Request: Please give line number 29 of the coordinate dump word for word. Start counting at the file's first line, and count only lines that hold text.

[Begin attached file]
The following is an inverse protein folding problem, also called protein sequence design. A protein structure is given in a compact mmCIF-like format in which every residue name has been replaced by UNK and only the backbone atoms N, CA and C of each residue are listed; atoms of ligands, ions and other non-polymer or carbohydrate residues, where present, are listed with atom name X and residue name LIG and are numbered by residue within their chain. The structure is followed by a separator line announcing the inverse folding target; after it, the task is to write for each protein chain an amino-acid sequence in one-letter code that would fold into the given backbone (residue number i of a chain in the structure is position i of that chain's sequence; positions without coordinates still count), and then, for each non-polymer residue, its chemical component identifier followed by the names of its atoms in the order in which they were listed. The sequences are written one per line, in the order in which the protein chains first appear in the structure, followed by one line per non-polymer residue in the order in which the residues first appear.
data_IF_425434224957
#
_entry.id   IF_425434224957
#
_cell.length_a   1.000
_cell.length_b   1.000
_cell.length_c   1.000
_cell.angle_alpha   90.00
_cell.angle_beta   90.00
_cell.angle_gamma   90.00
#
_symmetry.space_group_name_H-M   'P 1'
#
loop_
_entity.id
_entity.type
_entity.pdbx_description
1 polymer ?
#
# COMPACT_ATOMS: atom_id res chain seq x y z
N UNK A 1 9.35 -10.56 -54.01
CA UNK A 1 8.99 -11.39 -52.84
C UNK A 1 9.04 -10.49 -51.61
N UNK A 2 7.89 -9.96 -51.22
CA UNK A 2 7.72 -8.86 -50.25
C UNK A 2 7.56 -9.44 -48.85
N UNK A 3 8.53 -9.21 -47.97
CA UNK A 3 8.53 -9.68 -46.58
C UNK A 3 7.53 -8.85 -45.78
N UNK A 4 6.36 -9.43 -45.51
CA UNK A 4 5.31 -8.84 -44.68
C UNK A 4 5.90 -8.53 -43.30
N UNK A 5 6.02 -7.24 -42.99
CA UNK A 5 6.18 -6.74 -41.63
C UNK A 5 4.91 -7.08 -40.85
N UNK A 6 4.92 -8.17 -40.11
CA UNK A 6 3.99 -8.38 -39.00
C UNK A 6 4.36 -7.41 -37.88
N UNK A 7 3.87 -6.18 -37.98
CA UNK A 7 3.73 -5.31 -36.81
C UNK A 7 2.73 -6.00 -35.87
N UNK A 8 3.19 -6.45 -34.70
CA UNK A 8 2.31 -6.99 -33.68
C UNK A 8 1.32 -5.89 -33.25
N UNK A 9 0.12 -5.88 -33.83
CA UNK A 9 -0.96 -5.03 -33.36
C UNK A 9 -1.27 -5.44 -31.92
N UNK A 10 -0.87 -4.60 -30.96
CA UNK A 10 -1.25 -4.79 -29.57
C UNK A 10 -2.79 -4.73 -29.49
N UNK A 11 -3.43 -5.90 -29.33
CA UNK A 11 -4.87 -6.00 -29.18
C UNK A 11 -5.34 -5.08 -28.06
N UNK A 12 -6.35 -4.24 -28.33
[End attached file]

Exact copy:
CA UNK A 3 8.53 -9.68 -46.58